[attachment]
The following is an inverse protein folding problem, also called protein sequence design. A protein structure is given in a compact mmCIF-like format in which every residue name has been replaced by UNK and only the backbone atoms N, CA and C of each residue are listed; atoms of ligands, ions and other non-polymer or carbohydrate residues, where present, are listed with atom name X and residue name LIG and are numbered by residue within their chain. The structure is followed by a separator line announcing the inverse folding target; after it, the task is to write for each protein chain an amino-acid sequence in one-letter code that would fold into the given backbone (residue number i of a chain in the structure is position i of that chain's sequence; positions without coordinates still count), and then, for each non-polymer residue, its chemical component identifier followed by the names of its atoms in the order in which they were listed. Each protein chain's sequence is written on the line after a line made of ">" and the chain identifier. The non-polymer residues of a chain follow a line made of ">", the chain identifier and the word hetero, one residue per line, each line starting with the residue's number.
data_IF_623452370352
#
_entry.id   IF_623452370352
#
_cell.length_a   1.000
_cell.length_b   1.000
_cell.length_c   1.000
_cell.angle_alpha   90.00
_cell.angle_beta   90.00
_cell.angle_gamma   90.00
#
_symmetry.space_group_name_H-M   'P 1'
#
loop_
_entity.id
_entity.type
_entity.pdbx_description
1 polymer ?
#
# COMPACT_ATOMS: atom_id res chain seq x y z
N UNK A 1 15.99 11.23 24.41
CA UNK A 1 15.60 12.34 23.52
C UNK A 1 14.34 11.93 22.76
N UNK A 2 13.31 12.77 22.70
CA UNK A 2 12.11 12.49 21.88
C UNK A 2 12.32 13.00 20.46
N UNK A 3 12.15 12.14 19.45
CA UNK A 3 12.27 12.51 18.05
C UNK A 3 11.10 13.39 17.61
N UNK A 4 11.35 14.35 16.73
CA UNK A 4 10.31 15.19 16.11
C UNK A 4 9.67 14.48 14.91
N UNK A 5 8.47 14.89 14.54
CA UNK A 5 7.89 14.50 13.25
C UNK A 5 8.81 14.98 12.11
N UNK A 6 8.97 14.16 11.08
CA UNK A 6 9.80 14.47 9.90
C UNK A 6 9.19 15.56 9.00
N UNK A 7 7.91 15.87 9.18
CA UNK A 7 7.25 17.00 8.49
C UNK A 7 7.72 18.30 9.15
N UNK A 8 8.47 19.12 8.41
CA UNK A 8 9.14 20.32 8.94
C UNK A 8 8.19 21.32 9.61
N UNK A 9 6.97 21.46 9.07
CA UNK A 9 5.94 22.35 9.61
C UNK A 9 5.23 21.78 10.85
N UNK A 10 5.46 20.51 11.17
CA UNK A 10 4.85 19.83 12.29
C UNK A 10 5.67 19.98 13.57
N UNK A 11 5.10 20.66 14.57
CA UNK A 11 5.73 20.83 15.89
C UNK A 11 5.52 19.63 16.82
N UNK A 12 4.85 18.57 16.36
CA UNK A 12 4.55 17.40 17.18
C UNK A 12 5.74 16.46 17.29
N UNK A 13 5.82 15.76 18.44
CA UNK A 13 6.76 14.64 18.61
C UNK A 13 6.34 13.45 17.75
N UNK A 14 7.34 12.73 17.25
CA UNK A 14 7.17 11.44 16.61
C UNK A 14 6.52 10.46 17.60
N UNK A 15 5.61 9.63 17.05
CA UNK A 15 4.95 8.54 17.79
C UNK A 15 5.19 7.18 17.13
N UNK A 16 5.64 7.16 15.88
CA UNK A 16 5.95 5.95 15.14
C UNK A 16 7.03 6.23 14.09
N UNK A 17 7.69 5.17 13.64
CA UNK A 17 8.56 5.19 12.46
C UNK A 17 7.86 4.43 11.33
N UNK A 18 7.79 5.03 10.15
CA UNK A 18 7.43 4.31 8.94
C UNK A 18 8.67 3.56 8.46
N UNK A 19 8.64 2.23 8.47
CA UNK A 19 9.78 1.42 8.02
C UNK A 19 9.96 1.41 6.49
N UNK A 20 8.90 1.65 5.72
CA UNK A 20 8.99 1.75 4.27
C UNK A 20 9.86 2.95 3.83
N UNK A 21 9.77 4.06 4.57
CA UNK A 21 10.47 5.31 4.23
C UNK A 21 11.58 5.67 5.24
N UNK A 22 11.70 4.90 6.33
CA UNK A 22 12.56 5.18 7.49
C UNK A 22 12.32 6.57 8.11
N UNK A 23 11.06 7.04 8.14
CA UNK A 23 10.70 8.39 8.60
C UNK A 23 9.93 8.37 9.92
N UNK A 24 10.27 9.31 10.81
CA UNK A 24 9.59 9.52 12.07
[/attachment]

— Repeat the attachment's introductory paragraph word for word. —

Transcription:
The following is an inverse protein folding problem, also called protein sequence design. A protein structure is given in a compact mmCIF-like format in which every residue name has been replaced by UNK and only the backbone atoms N, CA and C of each residue are listed; atoms of ligands, ions and other non-polymer or carbohydrate residues, where present, are listed with atom name X and residue name LIG and are numbered by residue within their chain. The structure is followed by a separator line announcing the inverse folding target; after it, the task is to write for each protein chain an amino-acid sequence in one-letter code that would fold into the given backbone (residue number i of a chain in the structure is position i of that chain's sequence; positions without coordinates still count), and then, for each non-polymer residue, its chemical component identifier followed by the names of its atoms in the order in which they were listed. Each protein chain's sequence is written on the line after a line made of ">" and the chain identifier. The non-polymer residues of a chain follow a line made of ">", the chain identifier and the word hetero, one residue per line, each line starting with the residue's number.